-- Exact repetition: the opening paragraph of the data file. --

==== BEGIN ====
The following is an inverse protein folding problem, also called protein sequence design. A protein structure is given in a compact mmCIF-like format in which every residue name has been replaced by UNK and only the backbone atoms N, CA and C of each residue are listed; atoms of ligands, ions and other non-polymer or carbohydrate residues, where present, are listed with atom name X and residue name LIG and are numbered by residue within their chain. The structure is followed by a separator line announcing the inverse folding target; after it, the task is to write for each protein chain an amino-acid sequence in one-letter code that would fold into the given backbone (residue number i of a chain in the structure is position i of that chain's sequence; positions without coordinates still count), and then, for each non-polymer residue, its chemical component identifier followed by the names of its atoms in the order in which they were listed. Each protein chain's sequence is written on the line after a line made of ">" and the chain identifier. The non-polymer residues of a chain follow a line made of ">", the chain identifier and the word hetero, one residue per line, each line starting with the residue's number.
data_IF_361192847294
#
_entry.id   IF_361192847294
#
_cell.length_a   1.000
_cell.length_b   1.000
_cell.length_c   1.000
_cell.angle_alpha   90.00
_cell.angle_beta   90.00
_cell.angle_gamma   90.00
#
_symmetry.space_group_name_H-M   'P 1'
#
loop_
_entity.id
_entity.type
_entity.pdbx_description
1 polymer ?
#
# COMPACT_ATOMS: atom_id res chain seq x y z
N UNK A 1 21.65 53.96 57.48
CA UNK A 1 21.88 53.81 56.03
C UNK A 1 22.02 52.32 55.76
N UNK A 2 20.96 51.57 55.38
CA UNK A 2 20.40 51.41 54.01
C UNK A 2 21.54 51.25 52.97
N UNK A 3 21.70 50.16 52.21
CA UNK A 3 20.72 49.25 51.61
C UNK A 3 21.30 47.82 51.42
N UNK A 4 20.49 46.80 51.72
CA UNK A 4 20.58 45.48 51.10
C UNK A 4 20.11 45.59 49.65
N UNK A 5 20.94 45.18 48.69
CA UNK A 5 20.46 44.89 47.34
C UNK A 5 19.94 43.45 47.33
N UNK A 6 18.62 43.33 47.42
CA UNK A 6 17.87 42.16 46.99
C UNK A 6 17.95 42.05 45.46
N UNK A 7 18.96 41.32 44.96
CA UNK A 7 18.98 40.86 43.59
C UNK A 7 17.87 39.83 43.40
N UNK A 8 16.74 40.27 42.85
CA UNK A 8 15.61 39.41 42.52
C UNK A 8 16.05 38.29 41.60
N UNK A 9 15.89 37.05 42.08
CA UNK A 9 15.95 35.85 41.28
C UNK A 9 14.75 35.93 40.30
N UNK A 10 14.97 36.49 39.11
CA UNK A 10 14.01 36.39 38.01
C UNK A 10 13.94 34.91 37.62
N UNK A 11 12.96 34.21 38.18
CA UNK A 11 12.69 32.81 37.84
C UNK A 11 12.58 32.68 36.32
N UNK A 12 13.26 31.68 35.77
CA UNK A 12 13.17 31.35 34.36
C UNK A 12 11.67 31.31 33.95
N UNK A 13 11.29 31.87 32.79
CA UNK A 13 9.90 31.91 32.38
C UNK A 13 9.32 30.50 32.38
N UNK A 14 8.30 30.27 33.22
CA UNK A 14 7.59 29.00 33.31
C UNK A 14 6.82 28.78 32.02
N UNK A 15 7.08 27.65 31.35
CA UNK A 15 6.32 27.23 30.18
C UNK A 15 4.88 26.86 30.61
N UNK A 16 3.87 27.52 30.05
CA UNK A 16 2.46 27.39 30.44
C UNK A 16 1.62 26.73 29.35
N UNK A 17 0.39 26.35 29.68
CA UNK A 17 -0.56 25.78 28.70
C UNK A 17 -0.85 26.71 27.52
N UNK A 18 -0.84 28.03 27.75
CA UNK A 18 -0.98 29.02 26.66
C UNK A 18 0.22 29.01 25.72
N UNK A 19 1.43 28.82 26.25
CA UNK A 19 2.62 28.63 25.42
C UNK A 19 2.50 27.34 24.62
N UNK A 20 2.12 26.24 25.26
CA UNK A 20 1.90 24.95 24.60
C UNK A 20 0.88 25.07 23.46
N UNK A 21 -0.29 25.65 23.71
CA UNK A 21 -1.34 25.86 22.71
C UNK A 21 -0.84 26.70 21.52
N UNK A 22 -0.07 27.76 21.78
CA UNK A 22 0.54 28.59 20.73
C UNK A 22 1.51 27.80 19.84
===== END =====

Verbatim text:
The following is an inverse protein folding problem, also called protein sequence design. A protein structure is given in a compact mmCIF-like format in which every residue name has been replaced by UNK and only the backbone atoms N, CA and C of each residue are listed; atoms of ligands, ions and other non-polymer or carbohydrate residues, where present, are listed with atom name X and residue name LIG and are numbered by residue within their chain. The structure is followed by a separator line announcing the inverse folding target; after it, the task is to write for each protein chain an amino-acid sequence in one-letter code that would fold into the given backbone (residue number i of a chain in the structure is position i of that chain's sequence; positions without coordinates still count), and then, for each non-polymer residue, its chemical component identifier followed by the names of its atoms in the order in which they were listed. Each protein chain's sequence is written on the line after a line made of ">" and the chain identifier. The non-polymer residues of a chain follow a line made of ">", the chain identifier and the word hetero, one residue per line, each line starting with the residue's number.